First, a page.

Last month Cadbury managed to secure a trademark for its signature purple colour after a lengthy battle with Nestle. The outcome means that Cadbury now has the exclusive rights to use its own distinctive colour on its confectionary items.
Cadbury is not the first company to seek a trademark in a colour. Their court victory closely follows Christian Louboutin’s successful trademark of the distinctive red it uses on the soles of its shoes, Heinz has a trademark in the turquoise colour used on its baked bean tins, and Orange has a trademark in, you guessed it, orange.
Should a business be able to own a colour?
Some people are sceptical about whether companies should have the ability to own a particular colour, believing the idea to be ridiculous. However the idea is not as ridiculous as it might seem. Firstly, despite Cadbury’s successful trademark registration, it by no means ‘owns’ the colour purple. Rather it owns that particular creamy purple that is associated with Dairy Milk (Pantone 2685C) and even this only covers milk chocolate products and within this category, chocolate bars and tablets, chocolate for eating, and drinking chocolate.
Secondly, a company’s right to trademark a particular colour boils down to one very important factor- brand recognition. The whole purpose of a trademark is to protect the identifying signs that can help customers determine the origin of a particular good or service. A name and logo are obvious identifiers, but colours and even shapes can also become a unique distinguishing factor for a brand.
What can colour add to your brand?
In the case of Cadbury, the colour purple used on its packaging was hugely indicative of the company itself. Take for example one of its most successful adverts.
The advert is very simple, featuring a Gorilla beating the drums to Phil Collins’s ‘In The Air Tonight’. Despite the fact that the product itself does not get featured till the very end of the advert, the ad displays the trademarked purple as a backdrop in the studio set.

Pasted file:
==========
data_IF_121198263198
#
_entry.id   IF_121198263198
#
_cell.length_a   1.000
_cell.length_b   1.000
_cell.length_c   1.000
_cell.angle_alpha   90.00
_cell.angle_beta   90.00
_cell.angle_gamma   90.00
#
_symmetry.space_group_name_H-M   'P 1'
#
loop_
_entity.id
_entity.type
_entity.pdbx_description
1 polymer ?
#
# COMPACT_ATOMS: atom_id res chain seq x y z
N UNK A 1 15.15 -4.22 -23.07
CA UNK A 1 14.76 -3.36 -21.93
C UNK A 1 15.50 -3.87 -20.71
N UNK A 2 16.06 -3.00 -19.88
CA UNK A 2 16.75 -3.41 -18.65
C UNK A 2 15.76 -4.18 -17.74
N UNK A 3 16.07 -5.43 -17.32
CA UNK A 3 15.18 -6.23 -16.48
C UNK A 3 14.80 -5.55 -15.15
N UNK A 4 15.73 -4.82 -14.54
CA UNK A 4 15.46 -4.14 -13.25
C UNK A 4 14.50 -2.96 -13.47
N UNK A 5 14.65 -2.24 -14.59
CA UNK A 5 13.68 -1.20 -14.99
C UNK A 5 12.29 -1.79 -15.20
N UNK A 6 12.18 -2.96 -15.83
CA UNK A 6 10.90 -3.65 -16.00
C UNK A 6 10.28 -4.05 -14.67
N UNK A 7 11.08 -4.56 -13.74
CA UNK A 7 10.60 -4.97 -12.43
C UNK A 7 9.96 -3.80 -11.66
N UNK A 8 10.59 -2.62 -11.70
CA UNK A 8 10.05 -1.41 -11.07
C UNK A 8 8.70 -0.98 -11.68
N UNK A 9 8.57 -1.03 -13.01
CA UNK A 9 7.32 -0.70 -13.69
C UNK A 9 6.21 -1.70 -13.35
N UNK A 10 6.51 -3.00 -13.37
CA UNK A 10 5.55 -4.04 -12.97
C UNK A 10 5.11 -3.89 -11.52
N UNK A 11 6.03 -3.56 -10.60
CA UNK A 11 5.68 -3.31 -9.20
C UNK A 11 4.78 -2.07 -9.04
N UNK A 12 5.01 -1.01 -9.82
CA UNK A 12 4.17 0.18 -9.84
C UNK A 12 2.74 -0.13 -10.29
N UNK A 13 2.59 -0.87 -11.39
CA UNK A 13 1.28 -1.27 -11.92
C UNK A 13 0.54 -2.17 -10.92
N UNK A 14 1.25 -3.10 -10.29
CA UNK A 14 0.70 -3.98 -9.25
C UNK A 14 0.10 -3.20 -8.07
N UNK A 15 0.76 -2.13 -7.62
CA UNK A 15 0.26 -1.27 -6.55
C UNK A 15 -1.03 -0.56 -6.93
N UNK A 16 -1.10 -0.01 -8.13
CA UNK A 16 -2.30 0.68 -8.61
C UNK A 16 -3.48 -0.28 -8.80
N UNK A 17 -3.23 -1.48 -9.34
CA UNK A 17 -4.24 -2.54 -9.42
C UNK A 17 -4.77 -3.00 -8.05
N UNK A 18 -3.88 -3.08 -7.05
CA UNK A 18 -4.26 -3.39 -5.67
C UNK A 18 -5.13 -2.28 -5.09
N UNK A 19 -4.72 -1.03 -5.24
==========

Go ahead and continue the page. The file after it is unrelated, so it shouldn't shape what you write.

This use of the colour perfectly demonstrates, not only how Cadbury was trying to tie the colour to its product in the minds of its customers, but also how it was able to immediately evoke its own brand in people’s minds simply through the use of colour. Through this it was able to create an advert that was unusual as it lacked any obvious attempts to sell a particular product, only subtle visual symbols, but that still drove customers to buy its product due to the lingering feeling of happiness the ad created which was associated with the Cadbury brand.
The use of colour and visual identities can really be a great communicator of a brand’s values and messages that speak without any need for words.
The importance of visual identity
Think about when you go to do your weekly shop at the supermarket as an example. What are you drawn by when you pick up your purchases? The visual image of a product often plays a really important factor in driving a customer to buy something.
As Brand Republic states, ‘[visual] brand identity is more than a corporate label, it is a neurological mnemonic that influences what we think and how we behave’ It cites how some people show a preference for Coca-Cola purely on packaging alone, when in a blind taste test these same people might find the taste of Pepsi to be preferable. Therefore colour, when put into context, can be powerful in its ability to draw customers to one particular product over another. (If you want to explore this topic in more detail the book Visual Hammer by Laura Ries (Kindle, 2012) is a useful read for understanding the interaction between visual and verbal communication.)
How well-known are these brands’ colours?
See for yourself if you can identify some of these trademarked colours. (Answers listed at the end of the article)
Can you tell which department store uses this green?
Which luxury brand uses this blue?
Or on whose home-supplies would you find this yellow?
How can you secure an unusual trademark?
However, trademarking a colour is by no means a simple procedure. Whilst it is relatively easy to secure a trademark in a name or logo, more unusual trademarks, such as colours, shape or music can be difficult to secure as you need to prove that the element in question is synonymous with your brand in the mind of your customers.
Although a brand is much more than purely a logo, colour or even a name- these are the identifiers that can carry certain associations in customers’ minds.
We will be writing in a future blog post about the difficulties of obtaining unusual trademarks, and how Coca Cola managed to trademark its iconic bottle. In the meantime our 7 Mistakes Book gives some tips to help inform you how to make the most of intellectual property assets. Even if you get just one idea from it, it could prove invaluable, so why not downloaded it here.
Answers: Green= Harrods; Blue= Tiffany; Yellow= Post-it